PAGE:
NEW YORK (TheStreet) - Microsoft (MSFT) CEO Satya Nadella's success or failure will most likely hinge on Office 365 and Windows Azure - both of which could transition the company from desktops and large IT data centers to mobile devices and cloud computing. However, Nadella will most likely focus on trying to change customer and investor perceptions about the company's existing status quo.
Instead of some radical change, for instance a spinoff of Xbox, the wildly successful console business, and Bing, which has a web search partnership with Yahoo! (YHOO), Nadella is more likely to try to weave more coherent ties between Microsoft's growing range of assets.
In that sense, he won't likely pull any major U-turns or 180's in his first days at Microsoft. Those expectations are underscored by what is already in motion at Microsoft.
The company, arguably, already has seamless software offering that can succeed in a mobile world. Office 365 combines all of Microsoft's traditional strengths in productivity with the ability to connect to mobile devices and cloud infrastructure. Windows Azure, meanwhile, represents years of investment in cloud infrastructure that now may increasingly generate revenue and profits for the company.One of Nadella's most important challenges will be communicating the strength of Microsoft's big bets on the future like Office 365 and Windows Azure to customers and investors.
On a Tuesday afternoon webcast, Nadella said he would spend the bulk of his initial time as CEO speaking with customers, partners and investors. That indicates that communications will be an early priority of Nadella's, and possibly an area where he may succeed where the company has previously failed. Credit Suisse analysts said it best in arguing that Nadella will essentially have to "pull an Adobe" in accelerating a shift to the company's best software, Office 365. [TheStreet argued in 2013, Adobe would be a smart acquisition target for Microsoft.] Other parts of the Microsoft empire that Nadella inherits may prove more problematic for the long-time insider, and especially for a first-time chief executive. Outgoing CEO Steve Ballmer's acquisition of Nokia's (NOK) handset and mobile product business, for instance, locks Nadella into what may prove to be one of the biggest tech sector merger integration's in years. In a letter to employees, and on a webcast announcing his hiring, Nadella referenced the integration Nokia's businesses as a key strategic initiative for Microsoft. That indicates Microsoft has no plans on turning back on the merger or discontinuing its efforts to enter the consumer hardware market. Given Google's (GOOG) recent plan to sell Motorola Mobility after losses within the unit and falling revenue, one wonders whether Microsoft has saddled its incoming CEO with a gargantuan merger that has unclear prospects at success.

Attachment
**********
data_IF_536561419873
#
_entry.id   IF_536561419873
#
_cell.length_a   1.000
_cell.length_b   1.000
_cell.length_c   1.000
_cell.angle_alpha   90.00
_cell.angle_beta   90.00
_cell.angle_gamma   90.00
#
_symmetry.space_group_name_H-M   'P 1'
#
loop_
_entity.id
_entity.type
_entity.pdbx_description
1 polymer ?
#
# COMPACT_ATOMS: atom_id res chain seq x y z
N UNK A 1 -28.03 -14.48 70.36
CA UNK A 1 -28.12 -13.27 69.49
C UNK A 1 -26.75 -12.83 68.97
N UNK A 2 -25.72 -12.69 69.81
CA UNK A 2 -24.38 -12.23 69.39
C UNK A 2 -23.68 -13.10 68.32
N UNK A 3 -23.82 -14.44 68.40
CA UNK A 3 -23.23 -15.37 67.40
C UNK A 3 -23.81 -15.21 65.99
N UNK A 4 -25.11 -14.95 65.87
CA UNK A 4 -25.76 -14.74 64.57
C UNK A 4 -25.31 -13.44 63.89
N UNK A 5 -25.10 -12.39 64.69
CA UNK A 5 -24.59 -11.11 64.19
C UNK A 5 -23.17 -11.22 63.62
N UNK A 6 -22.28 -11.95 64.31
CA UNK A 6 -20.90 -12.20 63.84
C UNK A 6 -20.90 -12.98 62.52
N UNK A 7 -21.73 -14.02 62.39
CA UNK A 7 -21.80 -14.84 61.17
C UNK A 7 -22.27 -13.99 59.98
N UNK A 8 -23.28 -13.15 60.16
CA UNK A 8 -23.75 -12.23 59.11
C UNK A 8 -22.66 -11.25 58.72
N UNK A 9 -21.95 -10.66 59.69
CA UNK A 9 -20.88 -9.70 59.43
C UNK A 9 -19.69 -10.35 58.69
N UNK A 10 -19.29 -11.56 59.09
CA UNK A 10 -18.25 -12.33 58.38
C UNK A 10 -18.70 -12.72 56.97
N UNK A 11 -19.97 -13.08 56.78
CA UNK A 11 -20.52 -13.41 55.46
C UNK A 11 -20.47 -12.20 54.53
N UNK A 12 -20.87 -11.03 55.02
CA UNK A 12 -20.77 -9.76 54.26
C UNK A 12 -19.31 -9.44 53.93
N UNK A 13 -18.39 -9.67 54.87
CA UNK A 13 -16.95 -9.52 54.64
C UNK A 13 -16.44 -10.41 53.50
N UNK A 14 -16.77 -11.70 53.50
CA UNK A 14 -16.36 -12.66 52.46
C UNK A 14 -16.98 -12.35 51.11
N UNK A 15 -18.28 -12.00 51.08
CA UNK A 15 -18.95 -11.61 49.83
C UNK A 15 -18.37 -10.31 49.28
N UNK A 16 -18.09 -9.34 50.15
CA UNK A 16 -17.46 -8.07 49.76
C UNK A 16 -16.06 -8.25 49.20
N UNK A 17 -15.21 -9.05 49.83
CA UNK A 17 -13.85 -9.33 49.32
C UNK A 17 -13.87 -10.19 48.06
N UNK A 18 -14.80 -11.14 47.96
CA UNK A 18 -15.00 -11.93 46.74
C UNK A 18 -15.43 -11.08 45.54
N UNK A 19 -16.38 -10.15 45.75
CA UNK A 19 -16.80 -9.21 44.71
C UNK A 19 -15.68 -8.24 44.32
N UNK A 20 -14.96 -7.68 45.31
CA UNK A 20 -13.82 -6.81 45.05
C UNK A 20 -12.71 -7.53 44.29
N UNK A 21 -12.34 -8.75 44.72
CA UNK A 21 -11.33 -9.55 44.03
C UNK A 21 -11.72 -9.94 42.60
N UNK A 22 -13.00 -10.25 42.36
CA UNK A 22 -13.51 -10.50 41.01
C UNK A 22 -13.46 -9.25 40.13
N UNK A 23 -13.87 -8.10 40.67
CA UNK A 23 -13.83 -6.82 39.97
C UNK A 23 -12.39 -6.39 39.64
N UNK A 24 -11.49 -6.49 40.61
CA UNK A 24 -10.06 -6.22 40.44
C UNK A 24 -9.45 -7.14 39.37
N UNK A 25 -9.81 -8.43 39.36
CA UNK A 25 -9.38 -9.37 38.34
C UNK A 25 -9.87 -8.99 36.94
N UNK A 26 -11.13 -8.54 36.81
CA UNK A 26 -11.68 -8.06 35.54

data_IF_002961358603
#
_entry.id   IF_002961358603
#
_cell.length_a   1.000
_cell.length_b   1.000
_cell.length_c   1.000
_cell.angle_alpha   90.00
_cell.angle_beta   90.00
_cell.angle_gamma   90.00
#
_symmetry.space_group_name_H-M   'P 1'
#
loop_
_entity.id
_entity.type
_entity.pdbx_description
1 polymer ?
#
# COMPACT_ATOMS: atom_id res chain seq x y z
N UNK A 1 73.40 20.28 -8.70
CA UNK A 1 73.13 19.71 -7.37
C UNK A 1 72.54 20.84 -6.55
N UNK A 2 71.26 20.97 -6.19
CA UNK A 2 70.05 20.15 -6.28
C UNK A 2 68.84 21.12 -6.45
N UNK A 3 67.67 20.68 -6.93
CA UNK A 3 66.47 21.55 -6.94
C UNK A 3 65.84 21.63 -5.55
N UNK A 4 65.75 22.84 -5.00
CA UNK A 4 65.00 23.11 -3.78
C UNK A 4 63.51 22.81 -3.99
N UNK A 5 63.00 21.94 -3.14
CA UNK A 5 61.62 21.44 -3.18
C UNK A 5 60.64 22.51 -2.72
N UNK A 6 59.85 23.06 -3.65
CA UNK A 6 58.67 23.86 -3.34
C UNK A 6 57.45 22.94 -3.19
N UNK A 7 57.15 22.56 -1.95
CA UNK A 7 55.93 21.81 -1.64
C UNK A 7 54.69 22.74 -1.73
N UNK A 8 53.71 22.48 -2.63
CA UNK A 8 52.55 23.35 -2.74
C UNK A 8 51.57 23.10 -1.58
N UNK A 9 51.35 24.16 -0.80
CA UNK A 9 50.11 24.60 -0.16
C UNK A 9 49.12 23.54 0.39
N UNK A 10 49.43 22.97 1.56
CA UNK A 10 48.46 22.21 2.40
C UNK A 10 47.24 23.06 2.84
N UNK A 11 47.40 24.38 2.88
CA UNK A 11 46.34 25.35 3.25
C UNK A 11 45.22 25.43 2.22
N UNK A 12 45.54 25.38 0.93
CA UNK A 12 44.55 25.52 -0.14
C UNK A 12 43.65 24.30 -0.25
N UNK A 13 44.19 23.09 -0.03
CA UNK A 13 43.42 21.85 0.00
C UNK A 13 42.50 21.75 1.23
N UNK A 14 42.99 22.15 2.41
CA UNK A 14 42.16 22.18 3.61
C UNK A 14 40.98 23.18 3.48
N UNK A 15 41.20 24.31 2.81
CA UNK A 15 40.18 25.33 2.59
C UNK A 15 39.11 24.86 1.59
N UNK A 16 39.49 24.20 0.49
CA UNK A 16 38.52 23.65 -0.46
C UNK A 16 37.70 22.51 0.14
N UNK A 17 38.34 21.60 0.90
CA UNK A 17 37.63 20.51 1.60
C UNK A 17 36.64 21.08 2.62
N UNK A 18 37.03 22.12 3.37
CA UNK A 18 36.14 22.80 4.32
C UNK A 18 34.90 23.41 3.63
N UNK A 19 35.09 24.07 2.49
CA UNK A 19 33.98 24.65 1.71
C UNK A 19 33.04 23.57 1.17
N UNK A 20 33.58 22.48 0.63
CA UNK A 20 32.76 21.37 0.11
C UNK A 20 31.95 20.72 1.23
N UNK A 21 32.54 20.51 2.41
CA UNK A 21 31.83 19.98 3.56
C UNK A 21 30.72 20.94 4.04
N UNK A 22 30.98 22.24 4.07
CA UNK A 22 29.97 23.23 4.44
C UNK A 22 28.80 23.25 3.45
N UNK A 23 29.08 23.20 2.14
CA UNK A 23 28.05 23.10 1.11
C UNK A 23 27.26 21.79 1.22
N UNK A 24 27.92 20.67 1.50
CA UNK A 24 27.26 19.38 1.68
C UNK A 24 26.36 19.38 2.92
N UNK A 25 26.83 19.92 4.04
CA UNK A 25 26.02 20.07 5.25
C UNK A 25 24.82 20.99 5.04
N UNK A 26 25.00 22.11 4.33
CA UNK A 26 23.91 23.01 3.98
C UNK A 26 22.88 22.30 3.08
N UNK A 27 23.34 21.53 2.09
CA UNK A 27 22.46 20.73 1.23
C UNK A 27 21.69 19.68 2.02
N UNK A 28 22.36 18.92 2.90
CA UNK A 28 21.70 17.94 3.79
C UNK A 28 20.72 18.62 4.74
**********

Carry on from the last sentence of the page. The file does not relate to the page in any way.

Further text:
When announcing the deal, Microsoft said Nokia's 32,000 worker strong operations would cut the company's 2014 earnings per share by 12 cents in 2014, and possibly generate profits in 2015. Those forecasts may be a hard benchmark for Nadella to accomplish. Still, Nadella's best attributes appear to center around his ability to integrate disparate assets in a way that makes sense to users. Xbox Live, a product Nadella oversaw for many years, perfectly capitalized on a shift in the console marketplace to online gaming. If Nadella can instill that kind of coherence behind Microsoft's more traditional professional software, he may be exactly the right person to lead the company in a period of transition. That is especially so since Microsoft is doubling down on mobile hardware. The acquisition of Nokia's phone and tablet offerings, for instance, will be considered a success if it can better highlight the strengths of Office 365 and Azure to businesses and consumers. Failure might entail consumers' belief that other software is superior, cheaper, and easier to use or all of the above. Adoption of Office 365 on Apple (AAPL) or Google devices could also also be a Pyrrhic victory for Microsoft given its investment in Nokia. Analysts don't expect Nadella to radically shake up status quo, even if that appears to be investors' greatest hope for the company. The re-introduction of co-founder Bill Gates as a more active member of Microsoft underscores such notions. "We view Bill Gates' new role as helpful even if it reinforces the view that the structure of the company will not change near-term," Jefferies analysts said. "Nadella will likely be a "tweak the model" CEO rather than a "transformational" CEO," Deutsche Bank analysts said. "We do not believe that Microsoft's strategy will change just because Wall Street wants to squeeze out short-term earnings growth through divestitures of Xbox and Bing and massive layoffs. Let's not forget that the board, now under Mr. Thompson's Chairmanship, has previously deliberated on the devices & services strategy and ratified it, leading to the Nokia acquisition," Bank of America Merrill Lynch added. Gates said on Tuesday he believes he will be able to devote about a third of his time on Microsoft as a technological advisor to Nadella. Perhaps that may be most helpful in helping to make Microsoft's product offering more coherent, a strength of the company when it was run by Gates. For his part, Nadella indicated that the company will be more focused in the future - even as it continues to expand its product offering. Nadella said that Microsoft would focus on building more "specificity and focus" on what the company can uniquely offer to customers. If Microsoft has invested smartly in building out its mobile and cloud offerings in recent years, that may be exactly the right mentality that the company needs in a time of transition.
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